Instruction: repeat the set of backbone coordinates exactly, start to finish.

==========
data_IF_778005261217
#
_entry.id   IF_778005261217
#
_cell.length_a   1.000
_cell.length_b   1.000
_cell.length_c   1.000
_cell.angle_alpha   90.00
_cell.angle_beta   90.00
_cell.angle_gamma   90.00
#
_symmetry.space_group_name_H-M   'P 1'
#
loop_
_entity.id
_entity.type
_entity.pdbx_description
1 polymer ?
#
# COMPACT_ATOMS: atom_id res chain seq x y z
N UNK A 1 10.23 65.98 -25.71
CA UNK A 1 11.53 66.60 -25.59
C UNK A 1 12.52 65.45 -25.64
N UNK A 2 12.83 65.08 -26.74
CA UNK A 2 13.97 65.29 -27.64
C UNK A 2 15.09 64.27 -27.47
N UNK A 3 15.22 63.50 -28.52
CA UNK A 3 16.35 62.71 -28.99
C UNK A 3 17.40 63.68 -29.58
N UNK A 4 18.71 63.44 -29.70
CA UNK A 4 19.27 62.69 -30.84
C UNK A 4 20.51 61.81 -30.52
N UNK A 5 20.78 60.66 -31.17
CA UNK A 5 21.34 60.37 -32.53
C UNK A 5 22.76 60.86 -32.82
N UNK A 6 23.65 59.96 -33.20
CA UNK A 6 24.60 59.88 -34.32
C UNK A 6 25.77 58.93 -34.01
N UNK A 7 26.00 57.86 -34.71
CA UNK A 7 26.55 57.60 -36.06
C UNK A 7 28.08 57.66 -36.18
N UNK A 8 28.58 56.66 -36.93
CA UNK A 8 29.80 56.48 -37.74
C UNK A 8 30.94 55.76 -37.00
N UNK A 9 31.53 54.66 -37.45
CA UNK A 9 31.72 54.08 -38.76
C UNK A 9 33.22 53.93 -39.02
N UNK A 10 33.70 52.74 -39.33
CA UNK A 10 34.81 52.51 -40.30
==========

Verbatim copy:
data_IF_778005261217
#
_entry.id   IF_778005261217
#
_cell.length_a   1.000
_cell.length_b   1.000
_cell.length_c   1.000
_cell.angle_alpha   90.00
_cell.angle_beta   90.00
_cell.angle_gamma   90.00
#
_symmetry.space_group_name_H-M   'P 1'
#
loop_
_entity.id
_entity.type
_entity.pdbx_description
1 polymer ?
#
# COMPACT_ATOMS: atom_id res chain seq x y z
N UNK A 1 10.23 65.98 -25.71
CA UNK A 1 11.53 66.60 -25.59
C UNK A 1 12.52 65.45 -25.64
N UNK A 2 12.83 65.08 -26.74
CA UNK A 2 13.97 65.29 -27.64
C UNK A 2 15.09 64.27 -27.47
N UNK A 3 15.22 63.50 -28.52
CA UNK A 3 16.35 62.71 -28.99
C UNK A 3 17.40 63.68 -29.58
N UNK A 4 18.71 63.44 -29.70
CA UNK A 4 19.27 62.69 -30.84
C UNK A 4 20.51 61.81 -30.52
N UNK A 5 20.78 60.66 -31.17
CA UNK A 5 21.34 60.37 -32.53
C UNK A 5 22.76 60.86 -32.82
N UNK A 6 23.65 59.96 -33.20
CA UNK A 6 24.60 59.88 -34.32
C UNK A 6 25.77 58.93 -34.01
N UNK A 7 26.00 57.86 -34.71
CA UNK A 7 26.55 57.60 -36.06
C UNK A 7 28.08 57.66 -36.18
N UNK A 8 28.58 56.66 -36.93
CA UNK A 8 29.80 56.48 -37.74
C UNK A 8 30.94 55.76 -37.00
N UNK A 9 31.53 54.66 -37.45
CA UNK A 9 31.72 54.08 -38.76
C UNK A 9 33.22 53.93 -39.02
N UNK A 10 33.70 52.74 -39.33
CA UNK A 10 34.81 52.51 -40.30